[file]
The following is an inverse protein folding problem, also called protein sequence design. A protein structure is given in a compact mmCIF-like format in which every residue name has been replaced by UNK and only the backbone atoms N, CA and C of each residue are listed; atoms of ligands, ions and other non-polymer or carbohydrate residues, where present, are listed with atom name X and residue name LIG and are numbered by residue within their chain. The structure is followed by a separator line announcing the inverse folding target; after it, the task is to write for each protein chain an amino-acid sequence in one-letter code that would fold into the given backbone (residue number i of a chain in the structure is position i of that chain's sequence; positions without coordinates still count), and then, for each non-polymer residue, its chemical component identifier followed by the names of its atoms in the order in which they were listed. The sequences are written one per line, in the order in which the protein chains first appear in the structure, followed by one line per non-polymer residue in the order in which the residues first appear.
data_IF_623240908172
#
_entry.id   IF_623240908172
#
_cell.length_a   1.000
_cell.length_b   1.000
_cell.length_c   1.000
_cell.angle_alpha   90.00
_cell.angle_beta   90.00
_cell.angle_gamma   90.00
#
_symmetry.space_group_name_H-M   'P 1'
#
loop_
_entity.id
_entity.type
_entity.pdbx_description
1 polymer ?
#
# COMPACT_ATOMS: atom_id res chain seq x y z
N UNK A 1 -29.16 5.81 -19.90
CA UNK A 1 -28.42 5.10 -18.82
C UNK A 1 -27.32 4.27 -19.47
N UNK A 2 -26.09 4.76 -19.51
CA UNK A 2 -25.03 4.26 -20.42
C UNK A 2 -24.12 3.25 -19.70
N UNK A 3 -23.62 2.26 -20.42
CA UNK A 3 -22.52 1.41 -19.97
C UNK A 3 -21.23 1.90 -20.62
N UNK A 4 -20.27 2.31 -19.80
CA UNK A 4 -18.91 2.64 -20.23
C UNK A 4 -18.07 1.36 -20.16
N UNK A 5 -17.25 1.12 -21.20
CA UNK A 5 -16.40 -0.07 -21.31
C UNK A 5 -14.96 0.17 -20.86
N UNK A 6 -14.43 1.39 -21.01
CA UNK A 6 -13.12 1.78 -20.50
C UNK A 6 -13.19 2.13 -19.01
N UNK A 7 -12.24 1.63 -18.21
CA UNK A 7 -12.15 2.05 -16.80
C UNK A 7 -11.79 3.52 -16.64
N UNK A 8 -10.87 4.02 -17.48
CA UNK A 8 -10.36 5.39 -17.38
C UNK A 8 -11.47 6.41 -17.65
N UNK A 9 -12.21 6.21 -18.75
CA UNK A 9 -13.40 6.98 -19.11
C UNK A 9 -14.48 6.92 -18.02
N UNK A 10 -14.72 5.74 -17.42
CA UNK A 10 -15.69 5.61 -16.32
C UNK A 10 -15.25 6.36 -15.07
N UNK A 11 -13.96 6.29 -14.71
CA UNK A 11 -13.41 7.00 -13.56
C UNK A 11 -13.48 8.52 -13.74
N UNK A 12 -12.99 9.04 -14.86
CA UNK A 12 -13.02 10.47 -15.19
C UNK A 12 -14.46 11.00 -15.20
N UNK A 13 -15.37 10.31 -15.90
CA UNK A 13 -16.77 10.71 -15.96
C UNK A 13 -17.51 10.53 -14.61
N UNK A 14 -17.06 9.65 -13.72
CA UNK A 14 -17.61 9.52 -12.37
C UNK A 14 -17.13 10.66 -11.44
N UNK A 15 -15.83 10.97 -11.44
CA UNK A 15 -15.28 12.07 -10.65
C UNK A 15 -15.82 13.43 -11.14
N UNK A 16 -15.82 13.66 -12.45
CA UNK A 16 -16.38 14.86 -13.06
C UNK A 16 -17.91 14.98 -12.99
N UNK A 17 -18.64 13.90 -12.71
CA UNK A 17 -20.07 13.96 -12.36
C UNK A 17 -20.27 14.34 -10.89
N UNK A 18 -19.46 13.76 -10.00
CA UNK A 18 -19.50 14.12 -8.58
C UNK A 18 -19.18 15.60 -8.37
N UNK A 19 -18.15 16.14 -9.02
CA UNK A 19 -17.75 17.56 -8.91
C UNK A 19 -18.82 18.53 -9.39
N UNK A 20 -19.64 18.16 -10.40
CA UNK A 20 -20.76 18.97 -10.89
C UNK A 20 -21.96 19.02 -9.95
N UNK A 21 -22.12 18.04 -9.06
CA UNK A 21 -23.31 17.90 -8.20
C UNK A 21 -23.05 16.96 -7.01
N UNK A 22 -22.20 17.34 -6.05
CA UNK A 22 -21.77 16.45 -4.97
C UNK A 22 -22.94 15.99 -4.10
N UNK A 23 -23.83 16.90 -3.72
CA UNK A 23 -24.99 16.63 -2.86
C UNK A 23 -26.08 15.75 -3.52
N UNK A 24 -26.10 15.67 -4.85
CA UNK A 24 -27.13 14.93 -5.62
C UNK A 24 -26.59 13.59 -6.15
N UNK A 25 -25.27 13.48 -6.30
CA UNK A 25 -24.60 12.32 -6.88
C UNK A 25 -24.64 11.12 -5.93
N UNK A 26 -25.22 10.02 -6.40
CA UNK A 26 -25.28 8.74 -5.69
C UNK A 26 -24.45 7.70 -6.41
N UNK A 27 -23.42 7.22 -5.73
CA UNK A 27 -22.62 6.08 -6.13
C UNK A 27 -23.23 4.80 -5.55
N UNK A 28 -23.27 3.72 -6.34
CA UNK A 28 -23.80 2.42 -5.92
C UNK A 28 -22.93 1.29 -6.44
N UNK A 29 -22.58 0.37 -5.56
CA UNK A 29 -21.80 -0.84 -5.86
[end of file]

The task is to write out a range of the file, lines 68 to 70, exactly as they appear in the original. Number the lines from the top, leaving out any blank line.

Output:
CA UNK A 16 -16.38 14.86 -13.06
C UNK A 16 -17.91 14.98 -12.99
N UNK A 17 -18.64 13.90 -12.71